Ok, so you now have a bag-of-parts, and an article with a schematic. You could build the TNC in one step and check it out at the end. And it is perfectly fine to do it that way. Bob's article has a great set of instructions for how to do that.

These instructions, or STEPS, are for those that want to savor the journey. That is, add a few parts and play with it a little. Add a few more and watch it do a little more. You get the idea. The added benefit of doing it this was is that you will not let problems pile up to be discovered at the end of the build.

Remember, however, this is not intended to replace Bob's instructions. Just to augment them. You still need to read his article and understand it before gong forward.





STEP 4 (Updated July 26, 2005)




What do I do now?

  1. Your 16F88 has been loaded with "bloader"; the boot loader program noted in Bob's article. It has a neat little program in it that turns the red LED on and off for you to to let you know it is there. It will only flash the LED if there is no other program loaded (in addition to the boot loader).
  2. Remember there are CMOS parts on the prototype board and they are sensitive to static electricity. Take care not to zap anything while handling the board.
  3. So go ahead and plug power into the prototype board and verify the red LED flashes!
  4. Remember, once you download any other program (hex file) into the 16F88 the LED will no longer flash. But the boot loader is still there and everything is working fine.


The neat thing about the Olimex board is that you can add two wires and actually get the board to talk to "Screamer" running on your PC!

  1. Just add the the 2 wires shown in RED below. Don't be confused by the schematic and the Spark Fun board being slightly different. These connections will work for you!

  1. Now go to the ARRL site and download the software for the project. You don't need to subscribe to QEX to download it. Here is the link if you have trouble locating it: http://www.arrl.org/qexfiles/  You will need to unzip the file to a directory. This zip bundle will have the screamer program in it.
  2. Dig out your old serial cable and connect the prototype board up to a serial port on your computer. Power up the prototype board.
  3. When you start screamer it will ask for a hex file to load. Browse to the hex file Bob provided in the zip bundle. Select "Download" with the mouse and follow Bob's instructions in the article about power cycling the prototype board. Screamer should download the TNC program (hex file) for you. Not that you can do anything with it yet but you can check out screamer and the boot loader this way.
  4. And there is more!  With only 2 wires added to the prototype board you can see Bob's power-on message and get the software to respond to all of Bob's TNC commands. Isn't that amazing! Don't believe me? Make sure Screamer is NOT running. Open up your favorite terminal emulation program (use Hyperterminal if you don't have a favorite) . Follow Bob's instructions and set the options for 9600 baud, 8 bits, no parity. You may need to experiment with the end of line treatment if you  hit the "Enter" key and nothing happens.
  5. Once you get the terminal emulator program sorted out power cycle the prototype board again. You should see Bob's power-on message. Now you can issue any of Bob's commands and the software will respond. Even use the "perm" command to write your settings to EE memory. They will still be there when you turn the board off and on again. Since the discrete components don't actually "handshake" with the software, it (the software) doesn't even know they are not there!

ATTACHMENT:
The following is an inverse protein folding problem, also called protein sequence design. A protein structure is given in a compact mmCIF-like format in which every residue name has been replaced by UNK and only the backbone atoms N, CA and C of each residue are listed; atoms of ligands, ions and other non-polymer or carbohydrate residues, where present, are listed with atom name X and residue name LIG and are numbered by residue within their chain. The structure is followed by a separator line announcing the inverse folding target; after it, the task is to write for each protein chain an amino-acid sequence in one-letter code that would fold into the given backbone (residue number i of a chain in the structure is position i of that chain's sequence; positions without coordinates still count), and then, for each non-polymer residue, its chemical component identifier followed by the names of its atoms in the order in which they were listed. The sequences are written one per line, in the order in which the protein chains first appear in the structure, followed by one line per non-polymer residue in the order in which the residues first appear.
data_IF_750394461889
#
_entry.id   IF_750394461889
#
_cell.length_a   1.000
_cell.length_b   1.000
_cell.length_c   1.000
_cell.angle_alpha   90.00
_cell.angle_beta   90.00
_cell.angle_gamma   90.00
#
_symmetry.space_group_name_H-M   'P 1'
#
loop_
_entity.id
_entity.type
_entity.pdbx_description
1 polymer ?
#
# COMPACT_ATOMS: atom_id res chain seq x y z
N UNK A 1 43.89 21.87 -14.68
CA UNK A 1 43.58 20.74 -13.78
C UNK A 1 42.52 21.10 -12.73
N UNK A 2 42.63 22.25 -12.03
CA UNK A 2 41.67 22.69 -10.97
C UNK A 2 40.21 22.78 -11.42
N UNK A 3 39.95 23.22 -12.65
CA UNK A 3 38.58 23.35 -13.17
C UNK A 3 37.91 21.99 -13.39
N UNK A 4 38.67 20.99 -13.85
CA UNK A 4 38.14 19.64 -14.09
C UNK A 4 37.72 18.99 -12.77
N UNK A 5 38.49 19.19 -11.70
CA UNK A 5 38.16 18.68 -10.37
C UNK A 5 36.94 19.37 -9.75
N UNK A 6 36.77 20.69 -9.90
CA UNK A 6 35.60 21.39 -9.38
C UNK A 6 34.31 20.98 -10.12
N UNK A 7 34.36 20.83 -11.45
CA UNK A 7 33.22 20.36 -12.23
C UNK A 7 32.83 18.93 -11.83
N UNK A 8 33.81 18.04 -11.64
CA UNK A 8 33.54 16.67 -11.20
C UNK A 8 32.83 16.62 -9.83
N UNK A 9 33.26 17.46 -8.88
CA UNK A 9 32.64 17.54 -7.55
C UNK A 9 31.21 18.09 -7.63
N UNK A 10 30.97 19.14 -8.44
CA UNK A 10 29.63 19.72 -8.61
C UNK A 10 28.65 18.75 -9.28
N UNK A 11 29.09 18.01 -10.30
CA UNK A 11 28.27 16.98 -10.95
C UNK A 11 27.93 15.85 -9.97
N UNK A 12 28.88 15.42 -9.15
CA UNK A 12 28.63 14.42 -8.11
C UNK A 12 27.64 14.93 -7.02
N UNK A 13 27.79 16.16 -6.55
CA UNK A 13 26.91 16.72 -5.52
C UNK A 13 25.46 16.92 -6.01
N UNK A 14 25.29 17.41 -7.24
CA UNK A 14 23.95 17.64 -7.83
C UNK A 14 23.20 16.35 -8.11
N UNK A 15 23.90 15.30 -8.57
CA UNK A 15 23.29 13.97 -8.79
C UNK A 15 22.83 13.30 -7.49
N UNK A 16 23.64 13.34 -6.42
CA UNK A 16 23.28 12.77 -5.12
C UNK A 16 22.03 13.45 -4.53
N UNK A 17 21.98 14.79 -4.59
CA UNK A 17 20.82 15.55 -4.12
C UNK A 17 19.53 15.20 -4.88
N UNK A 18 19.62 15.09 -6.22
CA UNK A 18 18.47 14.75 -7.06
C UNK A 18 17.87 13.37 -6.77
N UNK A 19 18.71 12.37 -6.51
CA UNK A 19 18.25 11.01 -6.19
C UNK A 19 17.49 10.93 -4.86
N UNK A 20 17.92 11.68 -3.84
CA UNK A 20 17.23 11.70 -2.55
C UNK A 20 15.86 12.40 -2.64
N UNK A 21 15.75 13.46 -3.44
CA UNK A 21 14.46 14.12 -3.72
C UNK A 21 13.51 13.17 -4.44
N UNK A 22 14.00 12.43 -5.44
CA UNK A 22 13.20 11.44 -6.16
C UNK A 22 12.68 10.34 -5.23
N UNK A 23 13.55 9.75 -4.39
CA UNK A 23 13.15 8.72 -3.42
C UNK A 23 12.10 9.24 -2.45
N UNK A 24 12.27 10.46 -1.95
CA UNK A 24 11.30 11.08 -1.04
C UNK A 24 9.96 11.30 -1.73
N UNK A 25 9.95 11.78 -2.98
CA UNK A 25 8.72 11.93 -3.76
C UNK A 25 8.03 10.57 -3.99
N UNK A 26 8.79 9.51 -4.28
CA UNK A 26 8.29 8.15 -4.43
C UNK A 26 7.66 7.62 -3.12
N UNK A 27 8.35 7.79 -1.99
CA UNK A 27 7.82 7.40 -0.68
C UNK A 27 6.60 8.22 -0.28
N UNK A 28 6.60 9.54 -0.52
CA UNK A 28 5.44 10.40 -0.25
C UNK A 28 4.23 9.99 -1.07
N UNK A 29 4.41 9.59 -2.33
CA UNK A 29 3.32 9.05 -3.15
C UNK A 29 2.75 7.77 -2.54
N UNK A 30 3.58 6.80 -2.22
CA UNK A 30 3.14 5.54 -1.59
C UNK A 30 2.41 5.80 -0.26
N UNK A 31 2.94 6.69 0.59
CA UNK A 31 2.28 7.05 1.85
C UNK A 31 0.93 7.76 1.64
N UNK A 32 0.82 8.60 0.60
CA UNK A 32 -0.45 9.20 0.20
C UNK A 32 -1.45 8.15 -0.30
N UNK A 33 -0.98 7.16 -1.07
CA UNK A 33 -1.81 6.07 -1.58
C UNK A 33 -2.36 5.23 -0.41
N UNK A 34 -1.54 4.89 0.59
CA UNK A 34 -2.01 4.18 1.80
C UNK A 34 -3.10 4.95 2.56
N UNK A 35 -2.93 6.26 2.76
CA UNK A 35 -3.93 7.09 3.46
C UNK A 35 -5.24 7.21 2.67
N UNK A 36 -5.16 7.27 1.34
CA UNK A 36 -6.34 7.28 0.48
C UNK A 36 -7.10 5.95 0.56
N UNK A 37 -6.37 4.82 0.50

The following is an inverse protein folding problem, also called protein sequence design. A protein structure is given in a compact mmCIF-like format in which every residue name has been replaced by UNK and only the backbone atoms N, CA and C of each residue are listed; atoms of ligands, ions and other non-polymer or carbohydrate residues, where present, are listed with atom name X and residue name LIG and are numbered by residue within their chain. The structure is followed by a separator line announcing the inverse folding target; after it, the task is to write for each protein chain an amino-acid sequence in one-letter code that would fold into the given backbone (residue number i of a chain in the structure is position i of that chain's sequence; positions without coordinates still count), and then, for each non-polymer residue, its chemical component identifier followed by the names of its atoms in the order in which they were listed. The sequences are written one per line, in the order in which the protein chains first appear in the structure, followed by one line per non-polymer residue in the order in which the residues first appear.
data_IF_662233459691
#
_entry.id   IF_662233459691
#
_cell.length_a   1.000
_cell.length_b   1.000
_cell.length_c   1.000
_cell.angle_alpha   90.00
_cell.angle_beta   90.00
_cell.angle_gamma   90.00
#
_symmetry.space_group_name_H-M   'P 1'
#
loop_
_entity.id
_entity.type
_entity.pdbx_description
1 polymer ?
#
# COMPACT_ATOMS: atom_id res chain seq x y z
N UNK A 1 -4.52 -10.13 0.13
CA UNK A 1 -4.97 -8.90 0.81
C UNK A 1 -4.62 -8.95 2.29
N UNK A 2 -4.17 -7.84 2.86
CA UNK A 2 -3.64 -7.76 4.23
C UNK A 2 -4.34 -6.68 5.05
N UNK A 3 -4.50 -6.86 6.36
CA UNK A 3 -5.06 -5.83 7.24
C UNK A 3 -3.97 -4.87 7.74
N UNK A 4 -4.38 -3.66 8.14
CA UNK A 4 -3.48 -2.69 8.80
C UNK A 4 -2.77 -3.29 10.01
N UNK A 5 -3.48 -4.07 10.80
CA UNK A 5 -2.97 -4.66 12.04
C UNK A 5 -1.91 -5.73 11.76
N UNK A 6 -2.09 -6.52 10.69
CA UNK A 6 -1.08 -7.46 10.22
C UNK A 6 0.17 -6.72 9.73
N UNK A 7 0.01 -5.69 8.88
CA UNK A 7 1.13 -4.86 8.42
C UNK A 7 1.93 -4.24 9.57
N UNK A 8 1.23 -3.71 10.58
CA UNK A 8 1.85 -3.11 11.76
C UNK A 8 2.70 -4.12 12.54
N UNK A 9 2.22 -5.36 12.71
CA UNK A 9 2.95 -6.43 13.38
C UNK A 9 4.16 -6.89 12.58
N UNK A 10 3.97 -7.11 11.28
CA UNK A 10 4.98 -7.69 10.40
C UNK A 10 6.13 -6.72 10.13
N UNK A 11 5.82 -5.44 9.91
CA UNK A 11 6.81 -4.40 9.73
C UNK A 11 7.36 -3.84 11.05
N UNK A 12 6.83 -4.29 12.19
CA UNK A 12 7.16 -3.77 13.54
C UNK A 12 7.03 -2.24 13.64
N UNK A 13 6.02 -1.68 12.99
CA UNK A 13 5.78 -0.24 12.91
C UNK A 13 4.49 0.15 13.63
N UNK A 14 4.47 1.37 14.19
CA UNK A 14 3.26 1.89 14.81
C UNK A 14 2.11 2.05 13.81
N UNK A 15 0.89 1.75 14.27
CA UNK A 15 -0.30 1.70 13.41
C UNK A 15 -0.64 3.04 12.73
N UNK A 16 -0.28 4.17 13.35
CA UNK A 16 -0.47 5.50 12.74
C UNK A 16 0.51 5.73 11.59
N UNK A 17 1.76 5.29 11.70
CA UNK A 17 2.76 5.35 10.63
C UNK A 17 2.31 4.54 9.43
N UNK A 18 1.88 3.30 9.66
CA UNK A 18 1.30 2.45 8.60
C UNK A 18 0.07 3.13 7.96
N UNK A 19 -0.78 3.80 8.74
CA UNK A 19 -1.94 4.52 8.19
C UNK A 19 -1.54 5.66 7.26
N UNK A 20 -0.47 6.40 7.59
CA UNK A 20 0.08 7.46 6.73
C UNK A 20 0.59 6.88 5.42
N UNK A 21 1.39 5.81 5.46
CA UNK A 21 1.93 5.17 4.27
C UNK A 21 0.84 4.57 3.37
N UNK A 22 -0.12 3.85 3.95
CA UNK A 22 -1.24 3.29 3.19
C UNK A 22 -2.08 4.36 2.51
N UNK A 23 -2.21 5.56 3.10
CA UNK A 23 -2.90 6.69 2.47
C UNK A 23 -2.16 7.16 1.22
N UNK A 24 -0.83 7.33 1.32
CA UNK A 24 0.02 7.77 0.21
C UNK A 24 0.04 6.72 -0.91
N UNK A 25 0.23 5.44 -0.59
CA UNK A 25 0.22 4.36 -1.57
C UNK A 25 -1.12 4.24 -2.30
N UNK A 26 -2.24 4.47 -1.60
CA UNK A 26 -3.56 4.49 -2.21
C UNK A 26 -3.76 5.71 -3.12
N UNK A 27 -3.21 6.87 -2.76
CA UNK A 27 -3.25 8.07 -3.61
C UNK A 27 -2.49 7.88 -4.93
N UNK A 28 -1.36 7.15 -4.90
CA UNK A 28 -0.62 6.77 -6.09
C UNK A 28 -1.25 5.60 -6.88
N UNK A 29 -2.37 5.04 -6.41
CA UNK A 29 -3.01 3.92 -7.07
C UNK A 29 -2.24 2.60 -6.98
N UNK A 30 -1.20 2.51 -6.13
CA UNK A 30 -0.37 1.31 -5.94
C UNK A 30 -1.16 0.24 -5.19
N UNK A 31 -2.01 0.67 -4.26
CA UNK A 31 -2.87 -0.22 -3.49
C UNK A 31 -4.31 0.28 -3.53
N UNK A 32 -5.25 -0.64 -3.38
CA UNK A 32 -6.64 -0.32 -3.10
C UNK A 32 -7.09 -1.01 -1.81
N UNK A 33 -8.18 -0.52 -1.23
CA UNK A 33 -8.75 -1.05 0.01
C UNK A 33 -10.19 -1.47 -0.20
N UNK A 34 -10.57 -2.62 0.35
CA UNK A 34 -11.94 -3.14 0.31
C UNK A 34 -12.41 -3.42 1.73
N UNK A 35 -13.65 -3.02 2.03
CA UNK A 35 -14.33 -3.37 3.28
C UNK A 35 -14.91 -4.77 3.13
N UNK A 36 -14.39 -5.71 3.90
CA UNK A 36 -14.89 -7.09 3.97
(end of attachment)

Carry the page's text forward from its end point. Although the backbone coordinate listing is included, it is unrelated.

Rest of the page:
6. Not a bad return for only adding 2 wires!


  1. Now we can have some real fun! Lets add a few more parts to the board so we can actually receive some packet. Check out the green lines in the diagram below.

  1. Yep, by adding about 7 parts you will be ready to receive packet.
  2. The only hard part about this step is to wire up a cable to connect to your radio. I am using my 2 meter transceiver and it has a nice auxiliary plug on the back I can get the audio and ground from. The audio from that connector is independent of the speaker audio volume. That makes it nice since I can turn the speaker audio down all the way and not affect the signal going to the TNC!.  At any rate, you need to think about how you want to connect your TNC to your radio at this point.
  3. Now you can tune your radio to 144.39 (the APRS frequency) and listen for the bursts of packet. The sound is an acquired taste;  fortunately you do not need to have the volume very high. If everything is connected you should see the RCV LED come on steady when you hear a good burst of packet through the speaker.
  4. Make sure you have Hyperterm set-up per Bob's instructions and connected to your TNC. Not every packet will print but you should see them start to appear on the terminal emulator's screen.
  5. If this does not happen for you we need to do a little debugging. If it does - congratulations!


You are almost there now! Just a few more components to wire-in and you can transmit as well as receive.

There are logically two separate parts to the transmission circuitry; the part that keys the transmitter ( which includes Q1 ) and the resister ladder ( R1 - R4 & associated components ) that is used to construct the audio sine wave. Both of these are shown in blue below.

If you are using a GPS with this unit don't forget the shorting strap (included in your parts bag) across pins 4 & 5.

What about all the other stuff? Well it already came wired wired up on your prototype board. What a deal!

That's about it. If I have forgotten anything drop me a line and I will add it.